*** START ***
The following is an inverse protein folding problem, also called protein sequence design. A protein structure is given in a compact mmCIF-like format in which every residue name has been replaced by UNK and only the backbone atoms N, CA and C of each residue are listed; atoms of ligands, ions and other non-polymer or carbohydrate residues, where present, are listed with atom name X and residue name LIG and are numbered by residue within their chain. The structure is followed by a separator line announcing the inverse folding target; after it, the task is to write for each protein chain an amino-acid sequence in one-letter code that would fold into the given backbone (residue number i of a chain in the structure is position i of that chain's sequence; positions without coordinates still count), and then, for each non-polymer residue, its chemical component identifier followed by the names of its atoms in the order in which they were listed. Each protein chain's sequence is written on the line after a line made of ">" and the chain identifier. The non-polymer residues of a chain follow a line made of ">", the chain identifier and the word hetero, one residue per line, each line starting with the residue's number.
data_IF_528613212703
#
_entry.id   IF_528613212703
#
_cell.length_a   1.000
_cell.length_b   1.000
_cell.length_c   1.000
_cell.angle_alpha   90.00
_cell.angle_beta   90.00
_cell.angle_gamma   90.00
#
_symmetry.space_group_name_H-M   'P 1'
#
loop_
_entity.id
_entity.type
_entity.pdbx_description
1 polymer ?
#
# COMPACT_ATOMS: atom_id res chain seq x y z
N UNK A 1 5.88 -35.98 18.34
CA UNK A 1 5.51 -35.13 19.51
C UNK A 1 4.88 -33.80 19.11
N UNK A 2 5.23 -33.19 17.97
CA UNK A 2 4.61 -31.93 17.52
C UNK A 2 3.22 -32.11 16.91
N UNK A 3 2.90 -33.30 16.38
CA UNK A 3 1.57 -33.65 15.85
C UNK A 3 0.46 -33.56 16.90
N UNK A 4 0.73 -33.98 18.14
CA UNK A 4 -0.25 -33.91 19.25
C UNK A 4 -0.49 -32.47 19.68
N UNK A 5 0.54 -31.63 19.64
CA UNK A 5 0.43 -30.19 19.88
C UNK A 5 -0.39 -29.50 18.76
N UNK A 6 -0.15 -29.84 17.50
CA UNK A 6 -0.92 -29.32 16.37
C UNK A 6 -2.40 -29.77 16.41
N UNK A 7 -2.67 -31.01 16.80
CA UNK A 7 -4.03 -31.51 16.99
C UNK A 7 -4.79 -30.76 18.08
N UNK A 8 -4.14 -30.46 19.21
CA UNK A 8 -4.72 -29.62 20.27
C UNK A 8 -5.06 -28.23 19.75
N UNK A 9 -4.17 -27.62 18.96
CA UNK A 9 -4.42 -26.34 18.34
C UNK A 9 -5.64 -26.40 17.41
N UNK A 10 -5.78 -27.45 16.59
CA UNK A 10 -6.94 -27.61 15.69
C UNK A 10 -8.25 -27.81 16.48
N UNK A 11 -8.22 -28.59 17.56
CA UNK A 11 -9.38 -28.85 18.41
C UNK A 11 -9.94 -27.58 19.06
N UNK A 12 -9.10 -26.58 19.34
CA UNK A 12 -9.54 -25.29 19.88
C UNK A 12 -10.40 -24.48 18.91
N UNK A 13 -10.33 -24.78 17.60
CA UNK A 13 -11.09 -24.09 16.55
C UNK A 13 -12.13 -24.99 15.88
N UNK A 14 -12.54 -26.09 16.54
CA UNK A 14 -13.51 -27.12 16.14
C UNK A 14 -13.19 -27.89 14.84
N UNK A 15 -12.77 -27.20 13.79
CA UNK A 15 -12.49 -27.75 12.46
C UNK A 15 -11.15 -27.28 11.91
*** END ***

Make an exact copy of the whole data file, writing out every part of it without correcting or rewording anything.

The following is an inverse protein folding problem, also called protein sequence design. A protein structure is given in a compact mmCIF-like format in which every residue name has been replaced by UNK and only the backbone atoms N, CA and C of each residue are listed; atoms of ligands, ions and other non-polymer or carbohydrate residues, where present, are listed with atom name X and residue name LIG and are numbered by residue within their chain. The structure is followed by a separator line announcing the inverse folding target; after it, the task is to write for each protein chain an amino-acid sequence in one-letter code that would fold into the given backbone (residue number i of a chain in the structure is position i of that chain's sequence; positions without coordinates still count), and then, for each non-polymer residue, its chemical component identifier followed by the names of its atoms in the order in which they were listed. Each protein chain's sequence is written on the line after a line made of ">" and the chain identifier. The non-polymer residues of a chain follow a line made of ">", the chain identifier and the word hetero, one residue per line, each line starting with the residue's number.
data_IF_528613212703
#
_entry.id   IF_528613212703
#
_cell.length_a   1.000
_cell.length_b   1.000
_cell.length_c   1.000
_cell.angle_alpha   90.00
_cell.angle_beta   90.00
_cell.angle_gamma   90.00
#
_symmetry.space_group_name_H-M   'P 1'
#
loop_
_entity.id
_entity.type
_entity.pdbx_description
1 polymer ?
#
# COMPACT_ATOMS: atom_id res chain seq x y z
N UNK A 1 5.88 -35.98 18.34
CA UNK A 1 5.51 -35.13 19.51
C UNK A 1 4.88 -33.80 19.11
N UNK A 2 5.23 -33.19 17.97
CA UNK A 2 4.61 -31.93 17.52
C UNK A 2 3.22 -32.11 16.91
N UNK A 3 2.90 -33.30 16.38
CA UNK A 3 1.57 -33.65 15.85
C UNK A 3 0.46 -33.56 16.90
N UNK A 4 0.73 -33.98 18.14
CA UNK A 4 -0.25 -33.91 19.25
C UNK A 4 -0.49 -32.47 19.68
N UNK A 5 0.54 -31.63 19.64
CA UNK A 5 0.43 -30.19 19.88
C UNK A 5 -0.39 -29.50 18.76
N UNK A 6 -0.15 -29.84 17.50
CA UNK A 6 -0.92 -29.32 16.37
C UNK A 6 -2.40 -29.77 16.41
N UNK A 7 -2.67 -31.01 16.80
CA UNK A 7 -4.03 -31.51 16.99
C UNK A 7 -4.79 -30.76 18.08
N UNK A 8 -4.14 -30.46 19.21
CA UNK A 8 -4.72 -29.62 20.27
C UNK A 8 -5.06 -28.23 19.75
N UNK A 9 -4.17 -27.62 18.96
CA UNK A 9 -4.42 -26.34 18.34
C UNK A 9 -5.64 -26.40 17.41
N UNK A 10 -5.78 -27.45 16.59
CA UNK A 10 -6.94 -27.61 15.69
C UNK A 10 -8.25 -27.81 16.48
N UNK A 11 -8.22 -28.59 17.56
CA UNK A 11 -9.38 -28.85 18.41
C UNK A 11 -9.94 -27.58 19.06
N UNK A 12 -9.10 -26.58 19.34
CA UNK A 12 -9.54 -25.29 19.88
C UNK A 12 -10.40 -24.48 18.91
N UNK A 13 -10.33 -24.78 17.60
CA UNK A 13 -11.09 -24.09 16.55
C UNK A 13 -12.13 -24.99 15.88
N UNK A 14 -12.54 -26.09 16.54
CA UNK A 14 -13.51 -27.12 16.14
C UNK A 14 -13.19 -27.89 14.84
N UNK A 15 -12.77 -27.20 13.79
CA UNK A 15 -12.49 -27.75 12.46
C UNK A 15 -11.15 -27.28 11.91